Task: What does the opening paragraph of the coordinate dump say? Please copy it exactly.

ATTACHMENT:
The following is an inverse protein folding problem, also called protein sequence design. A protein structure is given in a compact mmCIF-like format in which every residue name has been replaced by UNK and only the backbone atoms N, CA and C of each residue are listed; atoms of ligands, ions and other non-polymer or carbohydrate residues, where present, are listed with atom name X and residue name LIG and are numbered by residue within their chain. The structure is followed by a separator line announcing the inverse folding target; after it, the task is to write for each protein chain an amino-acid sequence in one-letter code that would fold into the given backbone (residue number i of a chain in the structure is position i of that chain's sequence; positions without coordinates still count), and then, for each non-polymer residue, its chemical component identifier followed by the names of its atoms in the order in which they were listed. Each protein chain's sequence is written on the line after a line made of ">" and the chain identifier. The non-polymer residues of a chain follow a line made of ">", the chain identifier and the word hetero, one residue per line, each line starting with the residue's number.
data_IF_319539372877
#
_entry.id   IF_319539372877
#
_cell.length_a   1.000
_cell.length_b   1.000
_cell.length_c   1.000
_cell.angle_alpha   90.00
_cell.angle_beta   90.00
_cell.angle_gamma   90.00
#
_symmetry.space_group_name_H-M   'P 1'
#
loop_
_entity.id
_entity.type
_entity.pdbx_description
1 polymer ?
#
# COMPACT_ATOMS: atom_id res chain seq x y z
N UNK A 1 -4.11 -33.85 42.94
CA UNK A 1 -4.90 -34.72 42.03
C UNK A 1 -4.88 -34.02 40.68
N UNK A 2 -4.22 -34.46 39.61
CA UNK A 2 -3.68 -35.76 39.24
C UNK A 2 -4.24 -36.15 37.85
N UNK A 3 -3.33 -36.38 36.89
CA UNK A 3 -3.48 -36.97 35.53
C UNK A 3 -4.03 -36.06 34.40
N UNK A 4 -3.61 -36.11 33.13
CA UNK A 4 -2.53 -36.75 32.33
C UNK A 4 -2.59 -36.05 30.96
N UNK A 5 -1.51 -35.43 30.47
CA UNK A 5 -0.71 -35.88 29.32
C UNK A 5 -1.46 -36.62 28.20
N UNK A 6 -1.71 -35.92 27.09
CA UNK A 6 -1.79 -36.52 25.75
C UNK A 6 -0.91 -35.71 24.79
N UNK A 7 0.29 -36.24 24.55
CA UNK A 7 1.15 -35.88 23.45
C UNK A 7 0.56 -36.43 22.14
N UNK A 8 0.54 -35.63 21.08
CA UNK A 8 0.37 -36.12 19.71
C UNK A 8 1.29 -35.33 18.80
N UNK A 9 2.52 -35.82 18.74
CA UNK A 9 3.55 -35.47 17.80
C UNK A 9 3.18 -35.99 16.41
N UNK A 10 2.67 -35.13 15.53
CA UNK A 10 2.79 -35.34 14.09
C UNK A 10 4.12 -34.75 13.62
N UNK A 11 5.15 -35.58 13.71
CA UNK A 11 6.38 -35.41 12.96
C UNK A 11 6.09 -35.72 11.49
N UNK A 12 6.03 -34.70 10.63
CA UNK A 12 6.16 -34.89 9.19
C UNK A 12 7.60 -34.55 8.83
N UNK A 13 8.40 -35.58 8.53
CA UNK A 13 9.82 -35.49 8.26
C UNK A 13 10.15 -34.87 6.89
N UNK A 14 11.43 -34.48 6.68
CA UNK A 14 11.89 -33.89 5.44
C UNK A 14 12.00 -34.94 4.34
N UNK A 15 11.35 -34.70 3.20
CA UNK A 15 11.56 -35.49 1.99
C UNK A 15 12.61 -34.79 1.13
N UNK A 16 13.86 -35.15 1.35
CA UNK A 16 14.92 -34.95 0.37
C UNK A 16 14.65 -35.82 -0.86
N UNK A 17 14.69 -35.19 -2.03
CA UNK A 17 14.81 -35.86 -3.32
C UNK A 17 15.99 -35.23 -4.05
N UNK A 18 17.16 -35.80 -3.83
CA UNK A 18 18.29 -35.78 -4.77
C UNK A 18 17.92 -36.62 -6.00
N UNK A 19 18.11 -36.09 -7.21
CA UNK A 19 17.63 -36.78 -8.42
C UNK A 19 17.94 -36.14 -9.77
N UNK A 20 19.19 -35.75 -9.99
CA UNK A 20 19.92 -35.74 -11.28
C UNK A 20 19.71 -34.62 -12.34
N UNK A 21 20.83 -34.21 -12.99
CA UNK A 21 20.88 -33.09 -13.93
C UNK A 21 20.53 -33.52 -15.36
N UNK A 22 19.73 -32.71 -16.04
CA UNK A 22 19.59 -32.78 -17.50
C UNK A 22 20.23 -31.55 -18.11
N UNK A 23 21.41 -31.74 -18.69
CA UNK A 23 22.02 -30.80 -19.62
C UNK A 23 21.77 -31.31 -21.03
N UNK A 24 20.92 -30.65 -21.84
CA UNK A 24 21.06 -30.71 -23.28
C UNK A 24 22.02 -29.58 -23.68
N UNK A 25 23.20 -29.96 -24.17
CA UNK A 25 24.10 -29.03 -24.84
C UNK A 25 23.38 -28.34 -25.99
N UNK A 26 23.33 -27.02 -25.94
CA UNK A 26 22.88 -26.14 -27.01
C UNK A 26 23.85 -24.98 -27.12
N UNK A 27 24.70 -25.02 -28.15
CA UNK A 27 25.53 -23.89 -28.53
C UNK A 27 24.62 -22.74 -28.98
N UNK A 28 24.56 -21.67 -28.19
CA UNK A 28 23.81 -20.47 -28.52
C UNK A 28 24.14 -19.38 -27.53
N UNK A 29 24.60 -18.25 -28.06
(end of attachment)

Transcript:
The following is an inverse protein folding problem, also called protein sequence design. A protein structure is given in a compact mmCIF-like format in which every residue name has been replaced by UNK and only the backbone atoms N, CA and C of each residue are listed; atoms of ligands, ions and other non-polymer or carbohydrate residues, where present, are listed with atom name X and residue name LIG and are numbered by residue within their chain. The structure is followed by a separator line announcing the inverse folding target; after it, the task is to write for each protein chain an amino-acid sequence in one-letter code that would fold into the given backbone (residue number i of a chain in the structure is position i of that chain's sequence; positions without coordinates still count), and then, for each non-polymer residue, its chemical component identifier followed by the names of its atoms in the order in which they were listed. Each protein chain's sequence is written on the line after a line made of ">" and the chain identifier. The non-polymer residues of a chain follow a line made of ">", the chain identifier and the word hetero, one residue per line, each line starting with the residue's number.